I have been circulating the link to the Wall Street Journal article of last week. You can read the WSJ piece here.

It brought back the memory of a call I got several years ago. I was already thinking about how some financial data-sharing technology I had built might give business owners a way to get more control over credit evaluations when my phone rang. When I saw it was that certain business credit bureau I was a little freaked out. The timing seemed unusual but truly it was just a random sales call that I decided to treat seriously all in the name of market research.

Needless to say I took copious notes and here is the script:

Sales: I’m calling to tell you that someone has been looking at your credit file.

LaVonne: Oh? Who?

Sales: I can’t tell you.

LaVonne: Your manager won’t let you or you don’t know?

Sales: [long pause] Well actually I’m calling to tell you about our new service. It lets you monitor your file.

LaVonne: So I can see who’s looking at it?

Sales: You can see that it has been viewed and catch any errors.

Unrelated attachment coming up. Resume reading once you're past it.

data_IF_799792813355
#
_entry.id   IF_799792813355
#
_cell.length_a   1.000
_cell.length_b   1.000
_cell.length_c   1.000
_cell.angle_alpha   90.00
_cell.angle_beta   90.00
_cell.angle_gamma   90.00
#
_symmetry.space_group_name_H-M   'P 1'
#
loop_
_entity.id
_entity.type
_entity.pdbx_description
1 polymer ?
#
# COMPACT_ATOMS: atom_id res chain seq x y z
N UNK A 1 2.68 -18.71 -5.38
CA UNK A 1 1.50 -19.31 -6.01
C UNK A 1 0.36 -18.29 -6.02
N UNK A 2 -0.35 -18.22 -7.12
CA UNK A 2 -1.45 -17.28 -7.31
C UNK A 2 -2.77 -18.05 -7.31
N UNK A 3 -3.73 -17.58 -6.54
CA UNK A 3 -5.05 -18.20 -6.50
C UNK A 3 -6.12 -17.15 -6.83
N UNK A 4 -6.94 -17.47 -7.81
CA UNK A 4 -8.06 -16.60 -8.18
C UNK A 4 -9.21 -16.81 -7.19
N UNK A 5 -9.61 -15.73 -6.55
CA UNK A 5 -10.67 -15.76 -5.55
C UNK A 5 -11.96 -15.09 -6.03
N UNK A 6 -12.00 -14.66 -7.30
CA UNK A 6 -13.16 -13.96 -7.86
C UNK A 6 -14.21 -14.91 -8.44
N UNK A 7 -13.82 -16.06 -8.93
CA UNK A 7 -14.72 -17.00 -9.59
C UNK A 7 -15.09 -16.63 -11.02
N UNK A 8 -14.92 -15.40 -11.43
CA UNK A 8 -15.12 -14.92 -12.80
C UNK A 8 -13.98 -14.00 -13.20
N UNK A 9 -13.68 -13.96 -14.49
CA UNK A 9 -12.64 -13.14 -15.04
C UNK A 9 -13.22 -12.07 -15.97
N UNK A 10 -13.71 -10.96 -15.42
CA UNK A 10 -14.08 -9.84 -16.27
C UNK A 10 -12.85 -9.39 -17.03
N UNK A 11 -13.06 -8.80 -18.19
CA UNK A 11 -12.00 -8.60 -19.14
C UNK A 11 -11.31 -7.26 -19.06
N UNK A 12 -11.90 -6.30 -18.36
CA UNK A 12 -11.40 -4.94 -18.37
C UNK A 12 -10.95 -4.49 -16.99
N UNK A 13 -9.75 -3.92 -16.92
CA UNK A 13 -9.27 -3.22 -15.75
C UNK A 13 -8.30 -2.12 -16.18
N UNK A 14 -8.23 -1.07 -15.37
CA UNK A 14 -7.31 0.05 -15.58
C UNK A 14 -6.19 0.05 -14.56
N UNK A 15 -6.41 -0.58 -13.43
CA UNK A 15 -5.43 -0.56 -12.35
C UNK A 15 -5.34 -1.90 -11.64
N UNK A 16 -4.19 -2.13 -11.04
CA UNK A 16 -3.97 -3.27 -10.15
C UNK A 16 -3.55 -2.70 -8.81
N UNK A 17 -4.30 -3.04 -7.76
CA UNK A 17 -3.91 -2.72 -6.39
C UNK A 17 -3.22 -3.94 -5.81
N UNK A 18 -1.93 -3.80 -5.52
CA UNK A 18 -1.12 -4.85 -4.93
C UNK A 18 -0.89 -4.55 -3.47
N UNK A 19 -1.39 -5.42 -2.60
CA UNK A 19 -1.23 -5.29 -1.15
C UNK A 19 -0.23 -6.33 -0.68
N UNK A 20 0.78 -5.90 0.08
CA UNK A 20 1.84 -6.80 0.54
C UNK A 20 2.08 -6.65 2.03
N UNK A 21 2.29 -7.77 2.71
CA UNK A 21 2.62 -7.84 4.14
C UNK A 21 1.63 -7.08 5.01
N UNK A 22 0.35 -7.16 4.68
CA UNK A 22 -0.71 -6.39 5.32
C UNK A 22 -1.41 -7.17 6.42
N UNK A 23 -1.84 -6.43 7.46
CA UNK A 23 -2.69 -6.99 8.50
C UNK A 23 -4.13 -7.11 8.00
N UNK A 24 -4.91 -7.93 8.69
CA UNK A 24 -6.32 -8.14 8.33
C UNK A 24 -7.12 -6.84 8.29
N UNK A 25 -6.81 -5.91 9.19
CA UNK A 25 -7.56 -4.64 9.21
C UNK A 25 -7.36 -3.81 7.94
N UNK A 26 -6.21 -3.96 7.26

LaVonne: I thought you guys were experts at getting accurate data.

Sales: We collect millions of records on millions of companies so sometimes mistakes slip through. But that’s why I wanted to tell you about this new service. It only costs $159 to get your report or $39 per month for online access.

LaVonne: I’d be interested in that $39 one. What do I get for that?

Sales: You can add a couple references and get any mistakes fixed.

LaVonne: Great! So I can edit the report online, sort of like a wiki?

Sales: Well, not exactly. We give you a special toll-free number to call.

LaVonne: Oh. I call someone and they go online while we’re talking to fix the mistake I report.

Sales: No. They take down your information and report it to our data center. Someone in the data center goes in and corrects the mistake.

Folks! We can do better than this. But it seems to me the starting point is still, who is in charge? Whose data are being used in credit decisions? We can open up credit practices, let people capture and share their data, and still promise trust and verification. It just takes a willingness to reframe the problem. Instead of what it takes to help creditors make faster decisions, ask what it takes to help businesses access the economic opportunities they deserve.

Do you have a similar story? If you are a creditor, say you manage a supply chain or you are a small business lender, have you heard similar stories from small businesses with which you work?

–LaVonne Reimer, Founder